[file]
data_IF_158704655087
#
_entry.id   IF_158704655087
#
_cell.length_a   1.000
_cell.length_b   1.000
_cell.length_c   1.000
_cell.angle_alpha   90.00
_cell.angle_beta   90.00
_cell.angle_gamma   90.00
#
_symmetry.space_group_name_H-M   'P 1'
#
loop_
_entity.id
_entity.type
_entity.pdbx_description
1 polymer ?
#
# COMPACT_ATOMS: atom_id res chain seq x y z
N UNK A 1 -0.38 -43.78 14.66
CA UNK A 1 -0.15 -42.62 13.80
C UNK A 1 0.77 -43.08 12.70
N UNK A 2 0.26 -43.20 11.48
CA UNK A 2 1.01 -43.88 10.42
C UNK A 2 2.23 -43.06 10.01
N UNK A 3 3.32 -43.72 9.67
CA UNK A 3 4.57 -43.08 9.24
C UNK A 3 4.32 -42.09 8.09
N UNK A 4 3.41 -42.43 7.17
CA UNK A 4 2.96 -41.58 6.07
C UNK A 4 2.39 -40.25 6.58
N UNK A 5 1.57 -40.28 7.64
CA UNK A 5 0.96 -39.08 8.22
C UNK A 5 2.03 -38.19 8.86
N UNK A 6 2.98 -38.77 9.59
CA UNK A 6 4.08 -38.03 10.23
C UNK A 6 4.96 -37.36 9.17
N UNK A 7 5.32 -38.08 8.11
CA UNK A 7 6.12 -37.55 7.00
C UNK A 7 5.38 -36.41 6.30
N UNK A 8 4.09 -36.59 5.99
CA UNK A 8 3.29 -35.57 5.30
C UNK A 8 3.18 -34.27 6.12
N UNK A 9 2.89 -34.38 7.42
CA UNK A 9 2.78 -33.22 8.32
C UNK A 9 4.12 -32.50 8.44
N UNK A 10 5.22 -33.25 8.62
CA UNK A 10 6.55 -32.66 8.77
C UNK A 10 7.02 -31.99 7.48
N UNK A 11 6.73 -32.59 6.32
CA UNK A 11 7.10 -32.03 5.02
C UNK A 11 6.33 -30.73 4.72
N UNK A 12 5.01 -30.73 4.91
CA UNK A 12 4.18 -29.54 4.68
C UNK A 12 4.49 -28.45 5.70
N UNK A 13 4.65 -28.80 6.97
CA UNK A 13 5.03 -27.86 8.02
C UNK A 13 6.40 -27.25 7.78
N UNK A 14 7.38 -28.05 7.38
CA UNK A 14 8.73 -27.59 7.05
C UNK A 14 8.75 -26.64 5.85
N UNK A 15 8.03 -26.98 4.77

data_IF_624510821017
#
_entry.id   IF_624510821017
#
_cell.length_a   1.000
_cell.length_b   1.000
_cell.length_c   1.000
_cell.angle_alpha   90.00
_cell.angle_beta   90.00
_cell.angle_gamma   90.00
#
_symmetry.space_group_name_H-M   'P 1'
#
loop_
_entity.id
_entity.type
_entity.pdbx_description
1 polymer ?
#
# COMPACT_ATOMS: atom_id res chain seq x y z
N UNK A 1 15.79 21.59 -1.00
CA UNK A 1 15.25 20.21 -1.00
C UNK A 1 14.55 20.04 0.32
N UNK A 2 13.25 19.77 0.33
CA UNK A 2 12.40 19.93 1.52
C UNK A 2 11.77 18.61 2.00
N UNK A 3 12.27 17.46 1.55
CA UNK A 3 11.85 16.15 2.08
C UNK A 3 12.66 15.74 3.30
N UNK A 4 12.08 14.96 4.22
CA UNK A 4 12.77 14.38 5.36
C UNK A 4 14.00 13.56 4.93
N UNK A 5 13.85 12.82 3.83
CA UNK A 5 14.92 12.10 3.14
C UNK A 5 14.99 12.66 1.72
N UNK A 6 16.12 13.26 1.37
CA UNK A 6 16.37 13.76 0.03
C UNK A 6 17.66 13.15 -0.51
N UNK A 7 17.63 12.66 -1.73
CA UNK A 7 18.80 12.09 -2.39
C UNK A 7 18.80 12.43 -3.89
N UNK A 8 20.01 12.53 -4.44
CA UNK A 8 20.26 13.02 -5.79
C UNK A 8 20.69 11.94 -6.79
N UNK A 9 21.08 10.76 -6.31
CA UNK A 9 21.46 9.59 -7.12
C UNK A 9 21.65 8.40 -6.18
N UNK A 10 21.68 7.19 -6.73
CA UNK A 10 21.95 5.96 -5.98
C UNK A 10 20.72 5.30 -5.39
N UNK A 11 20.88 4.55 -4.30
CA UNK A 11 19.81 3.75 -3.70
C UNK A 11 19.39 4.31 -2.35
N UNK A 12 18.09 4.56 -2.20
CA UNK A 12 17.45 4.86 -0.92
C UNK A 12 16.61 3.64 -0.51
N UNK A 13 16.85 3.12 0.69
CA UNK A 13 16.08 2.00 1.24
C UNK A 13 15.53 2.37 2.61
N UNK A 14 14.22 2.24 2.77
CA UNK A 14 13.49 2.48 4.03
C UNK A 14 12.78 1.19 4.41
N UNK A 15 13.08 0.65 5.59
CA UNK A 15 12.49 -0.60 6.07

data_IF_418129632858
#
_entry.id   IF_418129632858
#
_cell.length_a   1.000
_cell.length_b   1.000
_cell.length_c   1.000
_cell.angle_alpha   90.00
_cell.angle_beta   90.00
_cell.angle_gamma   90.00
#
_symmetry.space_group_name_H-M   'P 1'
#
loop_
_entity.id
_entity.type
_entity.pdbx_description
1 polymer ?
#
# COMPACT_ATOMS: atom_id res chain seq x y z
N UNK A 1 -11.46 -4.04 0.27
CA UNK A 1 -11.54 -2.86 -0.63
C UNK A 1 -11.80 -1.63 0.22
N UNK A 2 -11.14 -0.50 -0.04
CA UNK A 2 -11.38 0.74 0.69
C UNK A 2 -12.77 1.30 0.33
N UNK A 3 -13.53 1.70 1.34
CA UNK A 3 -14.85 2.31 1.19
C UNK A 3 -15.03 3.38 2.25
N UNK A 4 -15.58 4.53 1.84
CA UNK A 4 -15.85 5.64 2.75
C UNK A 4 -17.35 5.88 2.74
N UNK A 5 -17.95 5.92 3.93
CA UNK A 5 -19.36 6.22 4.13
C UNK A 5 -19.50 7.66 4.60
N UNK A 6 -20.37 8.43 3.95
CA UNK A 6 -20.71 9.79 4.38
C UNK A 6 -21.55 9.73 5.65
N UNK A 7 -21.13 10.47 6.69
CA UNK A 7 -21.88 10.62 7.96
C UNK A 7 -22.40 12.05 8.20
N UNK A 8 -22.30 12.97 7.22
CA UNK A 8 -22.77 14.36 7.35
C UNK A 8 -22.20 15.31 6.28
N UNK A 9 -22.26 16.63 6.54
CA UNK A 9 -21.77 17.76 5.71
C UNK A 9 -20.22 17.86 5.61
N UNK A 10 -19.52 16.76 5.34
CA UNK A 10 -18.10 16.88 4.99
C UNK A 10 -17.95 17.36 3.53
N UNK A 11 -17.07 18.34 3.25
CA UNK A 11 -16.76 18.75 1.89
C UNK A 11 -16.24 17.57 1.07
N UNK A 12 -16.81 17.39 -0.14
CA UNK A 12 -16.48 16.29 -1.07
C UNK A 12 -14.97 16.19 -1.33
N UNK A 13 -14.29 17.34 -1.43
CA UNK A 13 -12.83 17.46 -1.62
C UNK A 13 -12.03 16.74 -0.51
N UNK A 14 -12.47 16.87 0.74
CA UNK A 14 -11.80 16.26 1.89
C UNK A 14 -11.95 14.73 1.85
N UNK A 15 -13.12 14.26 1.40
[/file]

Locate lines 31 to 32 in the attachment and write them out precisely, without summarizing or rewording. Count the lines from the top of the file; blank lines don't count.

CA UNK A 4 2.96 -41.58 6.07
C UNK A 4 2.39 -40.25 6.58